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Tips for Supporting Students with Social Skill, Mental Health, and Communication Disabilities in Digital Settings

By Tulare Williams Park, Kari L. Sheward, Carol Rogers-Shaw / May 2023

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Online instructors in higher education must meet the needs of a growing population of students with social skill, mental health, and communication disabilities. Although access to higher education has increased for these students, graduation rates have not [1]. These disabilities may include autism spectrum disorder (ASD), anxiety, depression, attention-deficit/hyperactivity disorder (ADHD), and language related learning disabilities such as dyslexia. Higher education institutions offer synchronous online classes that often replicate face-to-face experiences in cyberspace [2], yet these academic spaces present challenges for engaging students with disabilities. The recent shift to increased online learning is “a moment of change and a time to reimagine how education could be delivered” [3]. The possibility for increased online synchronous learning today requires added instructional knowledge acquisition and skill development. The purpose of this article is to provide recommendations for postsecondary instructors for building inclusive communities, focusing on accessible course design, and increasing specialized professional knowledge that serves all learners, saves planning time, and diminishes frustration from excessive individualization of instruction.  Instructors in higher education may be familiar with strategies that promote success for all learners, but they may not be aware of how to apply them effectively. Using concrete tips for inclusive instruction in synchronous online classrooms can be time saving for educators. These suggested teaching practices also offer learners with disabilities many avenues for achieving their goals, the aim of dedicated and effective instructors.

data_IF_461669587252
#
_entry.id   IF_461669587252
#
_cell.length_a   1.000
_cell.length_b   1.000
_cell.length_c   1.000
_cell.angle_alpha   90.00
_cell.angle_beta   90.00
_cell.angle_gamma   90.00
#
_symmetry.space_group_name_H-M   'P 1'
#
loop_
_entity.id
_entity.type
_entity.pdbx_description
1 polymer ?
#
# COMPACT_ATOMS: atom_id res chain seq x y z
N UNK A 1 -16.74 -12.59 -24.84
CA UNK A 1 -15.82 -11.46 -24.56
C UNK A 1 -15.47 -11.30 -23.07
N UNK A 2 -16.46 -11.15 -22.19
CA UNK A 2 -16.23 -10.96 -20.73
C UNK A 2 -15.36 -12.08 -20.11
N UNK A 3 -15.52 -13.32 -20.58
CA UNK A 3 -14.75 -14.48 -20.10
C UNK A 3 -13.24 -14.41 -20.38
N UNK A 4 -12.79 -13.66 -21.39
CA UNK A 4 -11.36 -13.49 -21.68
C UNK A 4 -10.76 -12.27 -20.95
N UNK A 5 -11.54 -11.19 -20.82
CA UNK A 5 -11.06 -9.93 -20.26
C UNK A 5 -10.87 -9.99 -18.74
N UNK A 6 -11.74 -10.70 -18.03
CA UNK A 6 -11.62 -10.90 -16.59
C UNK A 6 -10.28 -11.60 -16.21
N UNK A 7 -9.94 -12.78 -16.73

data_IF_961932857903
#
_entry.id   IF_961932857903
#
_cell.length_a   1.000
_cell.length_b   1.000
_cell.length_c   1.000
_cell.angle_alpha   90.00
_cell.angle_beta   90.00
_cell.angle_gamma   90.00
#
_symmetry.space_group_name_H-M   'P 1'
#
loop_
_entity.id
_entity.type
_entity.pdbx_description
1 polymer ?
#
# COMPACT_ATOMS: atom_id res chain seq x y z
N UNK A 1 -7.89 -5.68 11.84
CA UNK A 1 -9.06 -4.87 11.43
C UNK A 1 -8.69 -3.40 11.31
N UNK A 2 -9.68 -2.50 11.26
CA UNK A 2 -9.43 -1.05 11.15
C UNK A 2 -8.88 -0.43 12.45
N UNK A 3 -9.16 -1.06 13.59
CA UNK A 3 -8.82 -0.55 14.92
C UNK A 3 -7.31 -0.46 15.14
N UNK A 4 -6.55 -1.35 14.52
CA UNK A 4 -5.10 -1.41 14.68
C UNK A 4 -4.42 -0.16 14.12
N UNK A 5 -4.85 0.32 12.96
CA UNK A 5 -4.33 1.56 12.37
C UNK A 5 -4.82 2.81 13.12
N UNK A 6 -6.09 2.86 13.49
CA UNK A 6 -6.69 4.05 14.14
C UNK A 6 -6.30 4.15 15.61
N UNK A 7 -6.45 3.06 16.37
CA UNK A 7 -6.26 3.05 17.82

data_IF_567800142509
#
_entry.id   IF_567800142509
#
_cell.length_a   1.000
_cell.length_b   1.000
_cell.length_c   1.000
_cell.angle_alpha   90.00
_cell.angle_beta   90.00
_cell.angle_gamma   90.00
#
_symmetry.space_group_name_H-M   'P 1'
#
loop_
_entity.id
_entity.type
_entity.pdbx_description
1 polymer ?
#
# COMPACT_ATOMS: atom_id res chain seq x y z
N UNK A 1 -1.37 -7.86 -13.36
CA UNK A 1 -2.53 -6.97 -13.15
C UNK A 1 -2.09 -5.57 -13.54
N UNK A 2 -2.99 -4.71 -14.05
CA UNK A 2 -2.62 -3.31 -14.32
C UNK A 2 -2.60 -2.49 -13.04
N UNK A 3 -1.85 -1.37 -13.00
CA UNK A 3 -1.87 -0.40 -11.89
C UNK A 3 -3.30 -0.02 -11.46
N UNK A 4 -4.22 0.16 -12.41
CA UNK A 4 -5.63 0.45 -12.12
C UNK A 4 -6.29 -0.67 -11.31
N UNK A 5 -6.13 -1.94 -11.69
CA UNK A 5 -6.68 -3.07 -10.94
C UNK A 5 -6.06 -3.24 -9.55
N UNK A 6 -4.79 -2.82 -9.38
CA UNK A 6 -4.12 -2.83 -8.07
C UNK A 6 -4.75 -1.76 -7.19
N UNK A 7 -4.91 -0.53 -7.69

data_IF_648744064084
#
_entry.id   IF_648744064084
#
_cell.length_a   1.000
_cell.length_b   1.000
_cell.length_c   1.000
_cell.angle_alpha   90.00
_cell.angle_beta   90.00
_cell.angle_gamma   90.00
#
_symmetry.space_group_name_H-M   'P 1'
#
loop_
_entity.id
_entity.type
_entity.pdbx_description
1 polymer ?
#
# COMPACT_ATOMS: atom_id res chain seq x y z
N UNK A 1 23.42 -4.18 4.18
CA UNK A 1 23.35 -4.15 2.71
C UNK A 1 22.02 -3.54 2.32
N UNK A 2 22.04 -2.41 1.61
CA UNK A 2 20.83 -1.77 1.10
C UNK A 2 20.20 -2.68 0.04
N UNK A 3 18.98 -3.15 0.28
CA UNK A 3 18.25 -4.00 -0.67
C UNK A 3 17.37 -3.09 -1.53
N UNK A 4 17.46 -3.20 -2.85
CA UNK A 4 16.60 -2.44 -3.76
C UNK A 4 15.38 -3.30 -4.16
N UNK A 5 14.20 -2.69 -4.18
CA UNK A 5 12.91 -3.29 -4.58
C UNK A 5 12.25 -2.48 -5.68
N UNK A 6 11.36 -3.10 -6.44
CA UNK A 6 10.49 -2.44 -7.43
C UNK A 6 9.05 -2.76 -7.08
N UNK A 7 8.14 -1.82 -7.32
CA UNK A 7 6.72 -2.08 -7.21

To support higher education students with challenges, it is important for instructors to build an online class community, develop an efficient course design to increase student success in navigating the learning management system (LMS), and access valuable professional development materials. An inclusive class community is beneficial to students with disabilities because it increases their motivation and engagement, deepens their learning, and creates a supportive environment that helps them overcome barriers [4]. For students with language disabilities, communication can be complicated. Instructors need to be aware of the accessibility of the LMS and course materials so that a model is used that addresses individual differences [5]. For example, color coding important information on a class syllabus or online course module is beneficial for some learners but may be distracting for others [6]. Creating a clear, easily navigable course structure and updated calendar is critical to students with anxiety, for example, because it reduces barriers resulting from confusion and fear, increases motivation, and “results in a feeling of safety” [7]. Enhanced professional development increases the chance that students will be successful because instructors will have the knowledge needed to apply effective strategies for teaching and supporting learners with disabilities. 

Creating intentional peer-to-peer activities to be completed in class with instructor guidance builds trust within a vibrant class community. Highly organized course design is a key component of teaching presence which is the foundation for quality online instruction [811]. In an effective online higher education community, teaching presence increases student success as learners develop the confidence to take the knowledge and skills they acquire in the classroom and apply it to real-world situations [12, 13]. Professional development for online instructors is crucial as they take on roles beyond content expert, including as course designers, facilitators of technology-based communication, online community builders, and mentors to students who find online instruction challenging [14].